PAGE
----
Two Fort Carson, Colorado, soldiers thought the night of Sept. 3 would be routine, but it turned into something that would put them up for the Soldier’s Medal.

That night, Spc. Basar Bozdogan and Pfc. Jacob Krajnik, both assigned to the 3rd Armored Brigade Combat Team, 4th Infantry Division, were volunteering for the “No DUI Program,” which offers safe rides to soldiers who have been drinking.

Bozdogan, an automated logistical specialist, and Krajnik, an infantryman, drove out to pick up a soldier who needed a ride.

While they were en route, the soldier called saying he had found another ride, so Bozdogan and Krajnik turned around to head back.

That’s when they came across a car accident. The two soldiers were the first ones on the scene, and they pulled over to help.

“We noticed a three-vehicle collision,” Krajnik said in an Army news release. “There was no one else around or on the road. I believed that the wreck happened maybe 30 seconds before we got there.”

Krajnik and Bozdogan began assisting one of the people who was helping others out of their vehicle. Once everyone was out of the vehicles, Krajnik said he noticed someone was still stuck inside.

“At first, I didn’t want to move him because he looked like he was injured pretty badly,” he said.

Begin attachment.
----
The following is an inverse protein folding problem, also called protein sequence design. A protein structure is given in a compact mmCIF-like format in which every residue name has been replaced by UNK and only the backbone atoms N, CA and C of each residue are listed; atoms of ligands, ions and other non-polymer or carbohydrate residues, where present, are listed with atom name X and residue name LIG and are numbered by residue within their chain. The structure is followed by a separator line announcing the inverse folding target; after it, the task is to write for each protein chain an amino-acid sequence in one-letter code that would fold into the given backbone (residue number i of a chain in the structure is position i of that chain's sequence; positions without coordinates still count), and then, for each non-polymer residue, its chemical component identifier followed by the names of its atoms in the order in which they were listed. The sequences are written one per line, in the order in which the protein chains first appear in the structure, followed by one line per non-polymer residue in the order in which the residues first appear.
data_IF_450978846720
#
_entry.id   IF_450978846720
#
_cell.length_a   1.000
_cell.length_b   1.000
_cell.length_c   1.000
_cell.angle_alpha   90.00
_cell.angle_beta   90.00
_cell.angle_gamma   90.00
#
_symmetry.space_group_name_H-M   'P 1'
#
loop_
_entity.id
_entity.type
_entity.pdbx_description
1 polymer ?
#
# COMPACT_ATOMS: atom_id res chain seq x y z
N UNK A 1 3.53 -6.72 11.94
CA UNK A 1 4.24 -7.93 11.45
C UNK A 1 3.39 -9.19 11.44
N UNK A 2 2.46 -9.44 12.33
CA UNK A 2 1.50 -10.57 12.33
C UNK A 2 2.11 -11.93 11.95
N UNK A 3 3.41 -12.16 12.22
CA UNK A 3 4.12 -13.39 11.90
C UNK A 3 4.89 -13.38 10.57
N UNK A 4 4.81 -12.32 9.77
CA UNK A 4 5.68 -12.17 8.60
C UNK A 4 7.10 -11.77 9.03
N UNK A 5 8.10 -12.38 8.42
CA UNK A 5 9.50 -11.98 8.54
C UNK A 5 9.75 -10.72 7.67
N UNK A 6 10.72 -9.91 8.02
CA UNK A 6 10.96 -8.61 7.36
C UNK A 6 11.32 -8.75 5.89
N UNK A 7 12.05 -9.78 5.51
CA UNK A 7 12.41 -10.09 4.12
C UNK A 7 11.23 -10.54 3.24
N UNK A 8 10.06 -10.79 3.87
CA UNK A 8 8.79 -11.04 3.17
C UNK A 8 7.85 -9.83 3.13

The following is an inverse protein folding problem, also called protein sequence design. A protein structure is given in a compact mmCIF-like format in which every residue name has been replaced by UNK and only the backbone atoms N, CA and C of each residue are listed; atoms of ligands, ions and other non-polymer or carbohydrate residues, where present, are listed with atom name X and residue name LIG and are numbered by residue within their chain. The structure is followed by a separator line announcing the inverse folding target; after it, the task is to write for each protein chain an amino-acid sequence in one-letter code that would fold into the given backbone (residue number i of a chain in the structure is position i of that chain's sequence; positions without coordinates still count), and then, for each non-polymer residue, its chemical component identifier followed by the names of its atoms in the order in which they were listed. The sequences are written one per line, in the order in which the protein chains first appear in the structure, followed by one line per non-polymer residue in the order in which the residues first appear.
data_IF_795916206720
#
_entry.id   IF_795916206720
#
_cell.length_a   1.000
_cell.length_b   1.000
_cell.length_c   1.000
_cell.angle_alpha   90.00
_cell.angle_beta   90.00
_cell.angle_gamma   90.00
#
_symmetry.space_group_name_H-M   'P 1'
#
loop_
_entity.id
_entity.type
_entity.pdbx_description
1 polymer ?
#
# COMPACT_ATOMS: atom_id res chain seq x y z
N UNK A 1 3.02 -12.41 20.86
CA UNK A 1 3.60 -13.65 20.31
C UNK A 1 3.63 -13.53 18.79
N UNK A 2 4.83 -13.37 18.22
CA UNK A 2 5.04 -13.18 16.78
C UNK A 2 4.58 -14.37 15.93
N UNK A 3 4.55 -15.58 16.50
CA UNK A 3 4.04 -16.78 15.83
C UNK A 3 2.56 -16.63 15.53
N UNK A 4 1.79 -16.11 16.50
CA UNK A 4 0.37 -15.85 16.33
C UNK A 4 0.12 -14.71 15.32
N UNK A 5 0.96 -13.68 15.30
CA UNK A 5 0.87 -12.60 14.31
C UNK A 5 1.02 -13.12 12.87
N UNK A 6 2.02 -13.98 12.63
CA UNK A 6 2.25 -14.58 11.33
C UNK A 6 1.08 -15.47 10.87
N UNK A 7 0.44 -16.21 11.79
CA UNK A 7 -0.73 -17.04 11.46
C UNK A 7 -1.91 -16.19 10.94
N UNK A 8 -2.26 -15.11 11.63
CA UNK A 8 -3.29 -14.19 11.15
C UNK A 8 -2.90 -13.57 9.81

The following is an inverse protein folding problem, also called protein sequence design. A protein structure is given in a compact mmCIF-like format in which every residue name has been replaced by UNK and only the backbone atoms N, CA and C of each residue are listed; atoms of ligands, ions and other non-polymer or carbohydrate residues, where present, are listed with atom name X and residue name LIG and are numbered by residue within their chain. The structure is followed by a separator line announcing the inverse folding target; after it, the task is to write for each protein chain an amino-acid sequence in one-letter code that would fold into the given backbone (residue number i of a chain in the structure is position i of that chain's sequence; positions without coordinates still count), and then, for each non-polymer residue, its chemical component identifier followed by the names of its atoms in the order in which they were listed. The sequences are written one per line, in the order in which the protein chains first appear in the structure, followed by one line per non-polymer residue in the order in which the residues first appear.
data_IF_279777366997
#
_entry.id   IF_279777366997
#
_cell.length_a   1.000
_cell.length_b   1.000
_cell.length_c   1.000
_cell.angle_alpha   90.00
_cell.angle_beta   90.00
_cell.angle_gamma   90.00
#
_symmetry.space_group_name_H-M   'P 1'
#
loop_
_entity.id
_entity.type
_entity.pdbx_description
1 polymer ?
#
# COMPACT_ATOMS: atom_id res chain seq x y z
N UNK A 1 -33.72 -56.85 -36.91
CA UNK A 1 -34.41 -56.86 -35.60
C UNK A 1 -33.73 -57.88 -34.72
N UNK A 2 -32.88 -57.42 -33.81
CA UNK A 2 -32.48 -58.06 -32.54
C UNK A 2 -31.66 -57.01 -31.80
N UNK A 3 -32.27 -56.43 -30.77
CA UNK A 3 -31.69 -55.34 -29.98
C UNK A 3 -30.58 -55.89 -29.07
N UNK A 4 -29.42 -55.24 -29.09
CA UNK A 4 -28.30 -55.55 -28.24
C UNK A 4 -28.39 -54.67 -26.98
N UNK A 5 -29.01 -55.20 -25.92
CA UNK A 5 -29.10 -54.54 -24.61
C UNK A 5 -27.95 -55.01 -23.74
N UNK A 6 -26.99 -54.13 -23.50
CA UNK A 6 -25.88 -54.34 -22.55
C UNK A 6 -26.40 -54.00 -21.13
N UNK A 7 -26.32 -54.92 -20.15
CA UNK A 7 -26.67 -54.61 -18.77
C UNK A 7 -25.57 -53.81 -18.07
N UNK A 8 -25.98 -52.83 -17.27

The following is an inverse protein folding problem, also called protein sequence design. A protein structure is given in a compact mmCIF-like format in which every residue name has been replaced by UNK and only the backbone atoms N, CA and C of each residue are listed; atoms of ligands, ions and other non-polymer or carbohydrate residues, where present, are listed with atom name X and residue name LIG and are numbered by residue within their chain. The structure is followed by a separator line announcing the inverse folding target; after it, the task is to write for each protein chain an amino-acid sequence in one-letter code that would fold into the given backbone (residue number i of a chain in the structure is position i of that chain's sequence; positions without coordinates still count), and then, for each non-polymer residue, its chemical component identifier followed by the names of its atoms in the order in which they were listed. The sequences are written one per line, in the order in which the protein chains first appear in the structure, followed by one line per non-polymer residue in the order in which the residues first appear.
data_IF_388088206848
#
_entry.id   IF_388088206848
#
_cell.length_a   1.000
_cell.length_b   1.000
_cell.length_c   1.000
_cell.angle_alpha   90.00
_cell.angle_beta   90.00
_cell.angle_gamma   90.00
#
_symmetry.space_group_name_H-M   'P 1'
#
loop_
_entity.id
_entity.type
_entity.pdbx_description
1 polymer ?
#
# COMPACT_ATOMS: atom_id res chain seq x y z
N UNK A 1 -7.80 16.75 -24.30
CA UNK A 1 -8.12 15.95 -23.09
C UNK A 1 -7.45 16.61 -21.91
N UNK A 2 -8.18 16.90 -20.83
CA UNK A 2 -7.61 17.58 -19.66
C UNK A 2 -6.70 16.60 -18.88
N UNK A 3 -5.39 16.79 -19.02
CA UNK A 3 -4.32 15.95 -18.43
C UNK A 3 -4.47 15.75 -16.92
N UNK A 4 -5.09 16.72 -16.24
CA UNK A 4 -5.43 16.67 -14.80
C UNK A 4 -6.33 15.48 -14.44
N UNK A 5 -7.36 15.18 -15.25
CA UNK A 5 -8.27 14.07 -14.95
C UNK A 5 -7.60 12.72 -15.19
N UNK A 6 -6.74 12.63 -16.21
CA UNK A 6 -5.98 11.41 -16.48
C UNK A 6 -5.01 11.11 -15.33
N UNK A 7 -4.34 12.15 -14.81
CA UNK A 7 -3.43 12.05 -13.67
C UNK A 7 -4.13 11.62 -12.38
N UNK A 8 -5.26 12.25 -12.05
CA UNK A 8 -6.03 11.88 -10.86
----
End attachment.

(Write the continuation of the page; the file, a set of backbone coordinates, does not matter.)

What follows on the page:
That’s when Krajnik saw the flames under the vehicle.

“It started to get bigger really fast,” he said. “I screamed to Bozdogan and yelled that the vehicle is catching on fire.”

The soldiers flung open the door, removed the injured man’s seatbelt and carried him to safety. As they were carrying him away, the car caught on fire.

“If we would’ve waited longer, it would’ve been a devastating situation,” Krajnik said. “He could’ve also suffered burn injuries, or even died.”

Bozdogan said he and Krajnik were meant to be on that road.

“We were trying to prevent an accident with a soldier and ended up saving someone else’s life that night. What are the odds?” Bozdogan said. “That man would not have had a chance if it weren’t for us. In my heart, I knew right away that I was not going to watch him burn alive.”

Both soldiers said they don’t feel like heroes — they were doing what anyone would do in that situation.

“I joined the Army to save lives here and abroad,” Bozdogan said. “It doesn’t matter where I’m at, I just have that instinct to react when I see someone who needs help. It’s not all about being a hero. It’s about making a split-second decision at the right moment to ensure the safety of others.”

For their actions, Bozdogan and Krajnik have been nominated for the Soldier’s Medal, the Army’s highest peacetime award for valor.

Army Times was unable to interview the soldiers due to their training schedule.

Charlsy is a Reporter and Engagement Manager for Military Times. Email her at

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